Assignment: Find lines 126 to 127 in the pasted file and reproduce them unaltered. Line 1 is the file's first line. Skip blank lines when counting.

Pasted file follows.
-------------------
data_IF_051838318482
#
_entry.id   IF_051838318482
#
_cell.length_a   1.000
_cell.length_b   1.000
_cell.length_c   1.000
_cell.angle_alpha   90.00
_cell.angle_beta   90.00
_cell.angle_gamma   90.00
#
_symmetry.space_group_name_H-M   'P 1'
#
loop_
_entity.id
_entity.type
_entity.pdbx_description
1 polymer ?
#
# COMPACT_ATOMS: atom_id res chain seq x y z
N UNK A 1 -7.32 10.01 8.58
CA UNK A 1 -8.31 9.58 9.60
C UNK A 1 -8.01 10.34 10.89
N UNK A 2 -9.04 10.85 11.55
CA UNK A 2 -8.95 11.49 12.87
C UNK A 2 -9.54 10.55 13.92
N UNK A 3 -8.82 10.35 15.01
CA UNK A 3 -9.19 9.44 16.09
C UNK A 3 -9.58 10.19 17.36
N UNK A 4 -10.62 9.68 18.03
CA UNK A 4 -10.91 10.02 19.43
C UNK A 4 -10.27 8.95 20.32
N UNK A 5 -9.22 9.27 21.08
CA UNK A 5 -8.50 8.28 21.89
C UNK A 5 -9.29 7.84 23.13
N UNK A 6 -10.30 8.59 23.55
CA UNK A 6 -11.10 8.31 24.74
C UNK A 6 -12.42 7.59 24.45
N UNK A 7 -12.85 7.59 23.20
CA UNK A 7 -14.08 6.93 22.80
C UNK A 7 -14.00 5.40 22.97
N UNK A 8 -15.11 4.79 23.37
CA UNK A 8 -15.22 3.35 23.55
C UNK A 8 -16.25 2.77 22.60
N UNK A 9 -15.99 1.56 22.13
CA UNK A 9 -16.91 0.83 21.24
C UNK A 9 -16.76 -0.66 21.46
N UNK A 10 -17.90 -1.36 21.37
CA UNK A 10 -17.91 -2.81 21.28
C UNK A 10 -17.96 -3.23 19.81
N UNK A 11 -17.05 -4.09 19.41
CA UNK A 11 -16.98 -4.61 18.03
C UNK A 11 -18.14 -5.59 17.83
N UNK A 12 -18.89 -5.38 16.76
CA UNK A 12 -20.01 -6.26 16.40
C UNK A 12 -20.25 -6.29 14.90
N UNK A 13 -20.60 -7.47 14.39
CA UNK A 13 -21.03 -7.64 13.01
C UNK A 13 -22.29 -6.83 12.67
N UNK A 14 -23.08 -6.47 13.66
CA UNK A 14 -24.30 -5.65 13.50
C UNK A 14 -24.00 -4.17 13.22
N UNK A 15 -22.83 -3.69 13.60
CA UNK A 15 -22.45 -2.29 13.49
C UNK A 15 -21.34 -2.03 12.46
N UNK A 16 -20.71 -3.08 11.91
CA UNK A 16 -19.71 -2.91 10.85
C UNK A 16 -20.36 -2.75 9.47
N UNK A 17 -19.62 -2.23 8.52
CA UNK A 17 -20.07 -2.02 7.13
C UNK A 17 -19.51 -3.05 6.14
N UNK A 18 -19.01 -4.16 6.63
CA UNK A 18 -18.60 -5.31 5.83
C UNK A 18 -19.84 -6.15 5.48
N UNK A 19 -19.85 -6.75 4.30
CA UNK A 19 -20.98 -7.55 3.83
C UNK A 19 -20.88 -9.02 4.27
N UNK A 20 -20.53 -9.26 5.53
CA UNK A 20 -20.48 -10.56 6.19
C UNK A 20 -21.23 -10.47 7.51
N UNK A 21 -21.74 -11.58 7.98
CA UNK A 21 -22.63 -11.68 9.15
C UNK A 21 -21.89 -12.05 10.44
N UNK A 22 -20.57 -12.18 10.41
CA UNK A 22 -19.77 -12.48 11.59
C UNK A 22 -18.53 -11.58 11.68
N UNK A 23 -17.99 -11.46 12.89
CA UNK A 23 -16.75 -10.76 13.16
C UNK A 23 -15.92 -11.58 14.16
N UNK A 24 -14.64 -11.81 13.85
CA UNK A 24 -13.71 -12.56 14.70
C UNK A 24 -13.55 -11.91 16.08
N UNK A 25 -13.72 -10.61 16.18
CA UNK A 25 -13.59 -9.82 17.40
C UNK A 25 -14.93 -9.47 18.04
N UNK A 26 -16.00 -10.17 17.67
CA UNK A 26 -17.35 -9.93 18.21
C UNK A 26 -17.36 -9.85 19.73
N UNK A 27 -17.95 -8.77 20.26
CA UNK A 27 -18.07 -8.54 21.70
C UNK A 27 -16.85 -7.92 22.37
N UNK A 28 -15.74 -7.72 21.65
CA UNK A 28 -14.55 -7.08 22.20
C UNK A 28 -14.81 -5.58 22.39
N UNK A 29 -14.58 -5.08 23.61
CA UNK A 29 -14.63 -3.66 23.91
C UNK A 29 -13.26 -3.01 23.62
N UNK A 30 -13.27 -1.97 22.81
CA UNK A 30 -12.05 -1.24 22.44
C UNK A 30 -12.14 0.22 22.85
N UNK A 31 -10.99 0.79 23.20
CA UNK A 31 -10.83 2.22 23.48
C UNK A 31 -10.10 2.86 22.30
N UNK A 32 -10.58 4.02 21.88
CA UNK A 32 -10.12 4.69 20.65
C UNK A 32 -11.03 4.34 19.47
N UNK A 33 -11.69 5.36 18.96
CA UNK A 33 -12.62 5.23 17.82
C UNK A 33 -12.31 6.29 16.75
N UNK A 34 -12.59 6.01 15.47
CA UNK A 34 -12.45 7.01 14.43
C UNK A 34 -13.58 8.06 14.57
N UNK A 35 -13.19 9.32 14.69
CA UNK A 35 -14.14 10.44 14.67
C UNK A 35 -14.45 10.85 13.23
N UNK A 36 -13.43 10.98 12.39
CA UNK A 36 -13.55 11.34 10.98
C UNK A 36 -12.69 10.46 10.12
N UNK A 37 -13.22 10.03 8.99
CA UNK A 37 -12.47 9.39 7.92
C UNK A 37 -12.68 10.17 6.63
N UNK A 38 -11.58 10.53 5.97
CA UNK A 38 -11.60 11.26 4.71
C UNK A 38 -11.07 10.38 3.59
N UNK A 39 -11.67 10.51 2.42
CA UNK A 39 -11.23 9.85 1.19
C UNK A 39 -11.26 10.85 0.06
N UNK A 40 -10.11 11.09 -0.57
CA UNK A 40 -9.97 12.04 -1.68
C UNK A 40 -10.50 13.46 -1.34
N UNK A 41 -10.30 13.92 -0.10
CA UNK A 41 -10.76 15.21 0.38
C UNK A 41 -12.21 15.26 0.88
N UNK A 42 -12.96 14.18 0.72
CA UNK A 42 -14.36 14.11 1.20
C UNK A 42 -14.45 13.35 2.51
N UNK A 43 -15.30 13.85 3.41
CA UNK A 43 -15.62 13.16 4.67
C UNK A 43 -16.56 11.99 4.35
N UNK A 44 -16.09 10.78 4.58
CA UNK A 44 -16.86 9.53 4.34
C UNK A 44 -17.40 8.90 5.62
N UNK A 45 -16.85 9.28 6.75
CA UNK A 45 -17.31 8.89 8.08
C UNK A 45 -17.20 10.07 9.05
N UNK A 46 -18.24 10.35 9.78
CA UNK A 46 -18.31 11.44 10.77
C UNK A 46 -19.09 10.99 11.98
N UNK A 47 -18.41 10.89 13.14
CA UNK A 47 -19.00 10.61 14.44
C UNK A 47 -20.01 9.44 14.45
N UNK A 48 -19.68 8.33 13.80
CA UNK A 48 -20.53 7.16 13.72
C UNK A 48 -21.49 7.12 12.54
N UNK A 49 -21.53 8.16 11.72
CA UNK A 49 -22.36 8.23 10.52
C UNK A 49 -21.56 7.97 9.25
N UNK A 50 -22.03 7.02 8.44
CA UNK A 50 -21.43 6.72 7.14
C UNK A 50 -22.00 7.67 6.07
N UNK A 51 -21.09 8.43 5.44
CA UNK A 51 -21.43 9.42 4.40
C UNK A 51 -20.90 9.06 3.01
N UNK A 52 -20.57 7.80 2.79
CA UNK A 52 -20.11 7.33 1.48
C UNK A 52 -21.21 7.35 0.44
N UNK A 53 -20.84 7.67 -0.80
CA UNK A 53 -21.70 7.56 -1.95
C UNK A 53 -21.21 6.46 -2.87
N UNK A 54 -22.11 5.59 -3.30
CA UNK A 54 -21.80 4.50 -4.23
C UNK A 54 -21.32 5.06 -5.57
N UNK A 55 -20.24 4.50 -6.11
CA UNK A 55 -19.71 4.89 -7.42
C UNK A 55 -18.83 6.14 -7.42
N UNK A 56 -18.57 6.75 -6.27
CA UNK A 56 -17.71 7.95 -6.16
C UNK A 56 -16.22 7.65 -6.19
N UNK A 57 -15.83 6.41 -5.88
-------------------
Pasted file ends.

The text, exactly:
N UNK A 36 -13.43 10.98 12.39
CA UNK A 36 -13.55 11.34 10.98